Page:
To date, numerous different viruses have been reported to infect R. solani AG-1 IA, isolated from rice: Rhizoctonia solani dsRNA virus 1 (RsRV1) in 2013 [16], Rhizoctonia solani partitivirus 2 (RsPV2) in 2014 [17], Rhizoctonia solani RNA virus 2 (RsRV2-HN008) in 2015 [12] and more recently Rhizoctonia solani dsRNA virus 3 (RsRV3) [35], Rhizoctonia solani partitivirus 3 to 8 (RsPV3 to 8, respectively) [36,37,38] and Rhizoctonia solani endornavirus 1 (RsEV1) [39]. Multiple co-infections of R. solani isolates are not uncommon; for instance R. solani AG2-2 IV DC17 has been reported to harbor an endornavirus, a megabirnavirus, a mitovirus, two flexiviruses, and three closely related mycoalphaviruses [9,15]. Similarly, R. solani AG-3PT RS002 infecting potato harbors an endornavirus [14] and a mitovirus [18]. Furthermore, a cross-kingdom viral infection has been discovered when a plant virus, cucumber mosaic virus (CMV), was found in an R. solani strain isolated from potato plants [7]. In addition, five unrelated dsRNA elements (L1, L2, M1, M2, and S1) were found to occur in DNA form in R. solani AG3 from North America [40,41].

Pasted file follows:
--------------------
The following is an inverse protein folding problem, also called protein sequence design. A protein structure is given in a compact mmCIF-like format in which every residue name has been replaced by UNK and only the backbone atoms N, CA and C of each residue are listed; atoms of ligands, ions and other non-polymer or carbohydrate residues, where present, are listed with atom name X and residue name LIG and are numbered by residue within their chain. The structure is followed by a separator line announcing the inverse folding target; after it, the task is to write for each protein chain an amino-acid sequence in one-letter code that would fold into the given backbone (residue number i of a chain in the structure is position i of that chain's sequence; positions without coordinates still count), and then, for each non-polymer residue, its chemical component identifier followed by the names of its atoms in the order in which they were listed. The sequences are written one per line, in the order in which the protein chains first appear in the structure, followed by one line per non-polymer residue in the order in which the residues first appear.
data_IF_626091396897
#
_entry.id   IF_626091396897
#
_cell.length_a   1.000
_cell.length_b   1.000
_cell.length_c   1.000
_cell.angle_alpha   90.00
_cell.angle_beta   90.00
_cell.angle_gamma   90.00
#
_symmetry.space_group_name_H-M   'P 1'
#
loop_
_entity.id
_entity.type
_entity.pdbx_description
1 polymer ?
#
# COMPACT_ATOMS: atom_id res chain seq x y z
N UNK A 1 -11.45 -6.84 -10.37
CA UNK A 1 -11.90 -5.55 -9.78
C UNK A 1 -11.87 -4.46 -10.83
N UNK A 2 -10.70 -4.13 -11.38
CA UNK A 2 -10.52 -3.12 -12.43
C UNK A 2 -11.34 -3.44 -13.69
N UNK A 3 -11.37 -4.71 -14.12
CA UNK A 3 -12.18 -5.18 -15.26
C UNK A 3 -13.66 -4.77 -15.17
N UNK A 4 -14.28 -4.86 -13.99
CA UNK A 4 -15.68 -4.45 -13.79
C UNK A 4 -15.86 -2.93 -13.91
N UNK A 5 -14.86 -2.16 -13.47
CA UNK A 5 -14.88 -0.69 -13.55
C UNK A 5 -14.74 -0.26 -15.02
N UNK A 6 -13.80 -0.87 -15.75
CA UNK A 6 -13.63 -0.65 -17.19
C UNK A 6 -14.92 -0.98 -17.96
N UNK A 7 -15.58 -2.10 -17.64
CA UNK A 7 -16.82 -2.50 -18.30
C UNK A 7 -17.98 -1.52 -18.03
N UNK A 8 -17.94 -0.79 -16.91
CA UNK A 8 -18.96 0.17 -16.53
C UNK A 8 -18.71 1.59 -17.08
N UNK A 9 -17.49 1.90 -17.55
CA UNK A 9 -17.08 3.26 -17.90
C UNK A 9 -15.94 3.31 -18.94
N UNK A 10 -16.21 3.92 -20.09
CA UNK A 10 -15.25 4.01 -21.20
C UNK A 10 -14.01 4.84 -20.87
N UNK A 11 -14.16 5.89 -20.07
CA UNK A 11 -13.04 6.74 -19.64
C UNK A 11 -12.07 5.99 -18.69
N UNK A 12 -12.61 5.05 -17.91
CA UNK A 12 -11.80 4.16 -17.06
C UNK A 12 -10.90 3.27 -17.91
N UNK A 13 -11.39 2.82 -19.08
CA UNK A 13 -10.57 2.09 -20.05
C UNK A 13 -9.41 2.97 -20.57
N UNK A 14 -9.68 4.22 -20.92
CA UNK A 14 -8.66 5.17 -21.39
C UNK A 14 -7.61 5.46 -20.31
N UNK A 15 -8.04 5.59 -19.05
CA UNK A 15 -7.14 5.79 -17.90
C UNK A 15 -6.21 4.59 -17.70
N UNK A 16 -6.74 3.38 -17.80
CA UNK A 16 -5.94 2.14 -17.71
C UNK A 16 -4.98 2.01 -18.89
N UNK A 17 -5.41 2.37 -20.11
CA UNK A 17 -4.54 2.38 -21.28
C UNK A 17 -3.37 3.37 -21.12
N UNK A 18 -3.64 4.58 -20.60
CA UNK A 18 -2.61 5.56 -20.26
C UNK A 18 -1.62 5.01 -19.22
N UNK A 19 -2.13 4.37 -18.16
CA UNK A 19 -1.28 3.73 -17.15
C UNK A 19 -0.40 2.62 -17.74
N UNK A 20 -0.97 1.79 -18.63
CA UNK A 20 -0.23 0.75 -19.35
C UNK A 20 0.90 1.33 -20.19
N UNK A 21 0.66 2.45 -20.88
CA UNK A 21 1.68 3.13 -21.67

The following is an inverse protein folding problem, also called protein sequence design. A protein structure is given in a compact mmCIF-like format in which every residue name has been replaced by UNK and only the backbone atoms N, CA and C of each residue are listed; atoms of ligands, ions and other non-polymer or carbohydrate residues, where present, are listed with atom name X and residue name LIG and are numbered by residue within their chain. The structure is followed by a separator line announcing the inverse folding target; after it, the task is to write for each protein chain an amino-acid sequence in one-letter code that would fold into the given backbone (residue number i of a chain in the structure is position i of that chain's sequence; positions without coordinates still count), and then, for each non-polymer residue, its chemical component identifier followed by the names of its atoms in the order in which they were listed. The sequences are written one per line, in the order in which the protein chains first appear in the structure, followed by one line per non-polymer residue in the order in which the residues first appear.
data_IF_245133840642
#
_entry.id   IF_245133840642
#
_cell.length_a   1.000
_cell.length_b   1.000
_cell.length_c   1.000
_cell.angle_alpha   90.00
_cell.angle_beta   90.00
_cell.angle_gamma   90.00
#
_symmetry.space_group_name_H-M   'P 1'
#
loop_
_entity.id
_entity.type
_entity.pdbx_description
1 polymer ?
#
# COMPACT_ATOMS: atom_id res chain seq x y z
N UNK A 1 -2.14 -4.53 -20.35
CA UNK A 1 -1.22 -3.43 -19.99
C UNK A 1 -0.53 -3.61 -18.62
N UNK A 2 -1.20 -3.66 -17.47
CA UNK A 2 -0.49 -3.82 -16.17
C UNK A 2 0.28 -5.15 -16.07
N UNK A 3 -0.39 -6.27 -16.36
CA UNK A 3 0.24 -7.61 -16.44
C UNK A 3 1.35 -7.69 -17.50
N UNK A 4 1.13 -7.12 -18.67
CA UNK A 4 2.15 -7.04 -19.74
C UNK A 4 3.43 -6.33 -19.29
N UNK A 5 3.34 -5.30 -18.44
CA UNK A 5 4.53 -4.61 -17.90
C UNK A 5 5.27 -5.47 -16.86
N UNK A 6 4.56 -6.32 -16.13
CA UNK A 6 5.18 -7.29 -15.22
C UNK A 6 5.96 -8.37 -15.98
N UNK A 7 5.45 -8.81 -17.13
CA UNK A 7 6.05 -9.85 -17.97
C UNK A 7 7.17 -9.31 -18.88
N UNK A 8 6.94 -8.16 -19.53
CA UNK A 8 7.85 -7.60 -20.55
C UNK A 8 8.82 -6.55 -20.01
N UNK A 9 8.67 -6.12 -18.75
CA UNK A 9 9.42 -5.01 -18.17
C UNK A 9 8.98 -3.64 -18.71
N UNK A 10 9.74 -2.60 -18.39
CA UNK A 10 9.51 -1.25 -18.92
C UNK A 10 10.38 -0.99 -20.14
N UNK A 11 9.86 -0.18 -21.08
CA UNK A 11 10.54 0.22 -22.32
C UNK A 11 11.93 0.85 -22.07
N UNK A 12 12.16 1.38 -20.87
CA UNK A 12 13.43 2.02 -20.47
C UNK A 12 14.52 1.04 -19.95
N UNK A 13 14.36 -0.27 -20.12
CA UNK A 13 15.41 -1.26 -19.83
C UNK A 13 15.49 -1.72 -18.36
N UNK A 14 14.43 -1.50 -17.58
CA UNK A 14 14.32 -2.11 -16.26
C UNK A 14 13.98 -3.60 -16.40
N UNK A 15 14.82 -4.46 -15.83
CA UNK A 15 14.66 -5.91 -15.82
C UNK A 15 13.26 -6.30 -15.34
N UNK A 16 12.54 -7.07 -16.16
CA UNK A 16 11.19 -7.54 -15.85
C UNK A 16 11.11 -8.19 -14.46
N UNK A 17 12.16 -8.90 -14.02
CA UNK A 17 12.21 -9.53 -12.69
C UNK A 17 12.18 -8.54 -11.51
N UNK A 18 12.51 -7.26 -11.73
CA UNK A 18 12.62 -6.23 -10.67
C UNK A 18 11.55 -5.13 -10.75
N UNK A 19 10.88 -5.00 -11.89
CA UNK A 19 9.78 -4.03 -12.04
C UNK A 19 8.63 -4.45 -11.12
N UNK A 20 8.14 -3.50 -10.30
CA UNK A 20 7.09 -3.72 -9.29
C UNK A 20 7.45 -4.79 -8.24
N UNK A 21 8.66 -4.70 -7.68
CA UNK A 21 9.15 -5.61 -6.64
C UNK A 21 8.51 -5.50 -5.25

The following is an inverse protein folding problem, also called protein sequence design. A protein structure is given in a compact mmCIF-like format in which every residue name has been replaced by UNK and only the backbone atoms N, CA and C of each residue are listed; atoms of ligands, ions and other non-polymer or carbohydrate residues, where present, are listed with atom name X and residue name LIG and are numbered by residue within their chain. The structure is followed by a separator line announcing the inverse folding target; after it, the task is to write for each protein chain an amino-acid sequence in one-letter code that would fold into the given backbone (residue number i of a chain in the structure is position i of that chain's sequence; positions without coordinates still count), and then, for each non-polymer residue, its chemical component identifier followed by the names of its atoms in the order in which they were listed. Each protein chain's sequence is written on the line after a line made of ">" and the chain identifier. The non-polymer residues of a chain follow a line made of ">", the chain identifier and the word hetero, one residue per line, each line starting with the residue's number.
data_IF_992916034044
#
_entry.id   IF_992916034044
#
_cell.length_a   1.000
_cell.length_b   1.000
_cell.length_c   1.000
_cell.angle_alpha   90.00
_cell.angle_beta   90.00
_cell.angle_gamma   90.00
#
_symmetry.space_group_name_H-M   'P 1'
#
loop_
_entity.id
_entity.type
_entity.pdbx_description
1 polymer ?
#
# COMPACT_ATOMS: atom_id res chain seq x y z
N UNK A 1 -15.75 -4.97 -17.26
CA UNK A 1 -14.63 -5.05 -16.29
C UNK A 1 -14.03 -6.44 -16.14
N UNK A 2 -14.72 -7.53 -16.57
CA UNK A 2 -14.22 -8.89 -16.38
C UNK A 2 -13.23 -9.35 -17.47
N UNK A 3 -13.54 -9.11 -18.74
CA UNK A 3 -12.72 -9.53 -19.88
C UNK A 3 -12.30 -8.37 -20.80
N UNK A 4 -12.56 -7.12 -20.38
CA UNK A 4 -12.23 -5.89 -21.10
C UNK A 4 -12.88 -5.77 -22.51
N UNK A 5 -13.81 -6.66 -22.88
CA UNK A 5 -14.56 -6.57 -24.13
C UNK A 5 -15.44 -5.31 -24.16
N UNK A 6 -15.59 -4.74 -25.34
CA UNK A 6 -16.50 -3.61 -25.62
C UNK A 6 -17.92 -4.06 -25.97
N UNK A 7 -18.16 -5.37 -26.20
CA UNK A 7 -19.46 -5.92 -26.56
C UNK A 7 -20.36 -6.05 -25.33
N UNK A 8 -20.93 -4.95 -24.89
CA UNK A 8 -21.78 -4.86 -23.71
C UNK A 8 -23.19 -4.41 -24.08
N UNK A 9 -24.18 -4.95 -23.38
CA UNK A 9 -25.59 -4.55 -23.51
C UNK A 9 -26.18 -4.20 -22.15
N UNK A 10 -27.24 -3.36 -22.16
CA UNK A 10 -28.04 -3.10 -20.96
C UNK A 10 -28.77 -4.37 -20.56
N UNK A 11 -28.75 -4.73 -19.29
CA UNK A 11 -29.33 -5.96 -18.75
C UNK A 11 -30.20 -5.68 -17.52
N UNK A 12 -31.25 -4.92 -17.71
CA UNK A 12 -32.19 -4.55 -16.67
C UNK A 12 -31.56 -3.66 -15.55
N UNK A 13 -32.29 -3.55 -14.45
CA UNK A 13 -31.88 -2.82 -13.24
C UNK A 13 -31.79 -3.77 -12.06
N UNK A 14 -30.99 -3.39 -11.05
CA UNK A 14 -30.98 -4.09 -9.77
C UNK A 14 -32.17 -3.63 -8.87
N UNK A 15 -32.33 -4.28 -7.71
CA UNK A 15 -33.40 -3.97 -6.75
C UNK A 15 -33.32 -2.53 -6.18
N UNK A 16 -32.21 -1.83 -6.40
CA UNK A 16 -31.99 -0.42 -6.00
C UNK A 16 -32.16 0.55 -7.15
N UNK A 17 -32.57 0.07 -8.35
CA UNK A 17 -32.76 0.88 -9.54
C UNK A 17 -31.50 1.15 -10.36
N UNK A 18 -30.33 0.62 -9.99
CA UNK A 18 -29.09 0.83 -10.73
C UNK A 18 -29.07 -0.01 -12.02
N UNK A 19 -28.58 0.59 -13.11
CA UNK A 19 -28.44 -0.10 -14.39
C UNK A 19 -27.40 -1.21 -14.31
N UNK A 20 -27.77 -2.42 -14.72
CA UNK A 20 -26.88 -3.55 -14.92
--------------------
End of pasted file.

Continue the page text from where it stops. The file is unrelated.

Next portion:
2.1. Double-Stranded RNA Viruses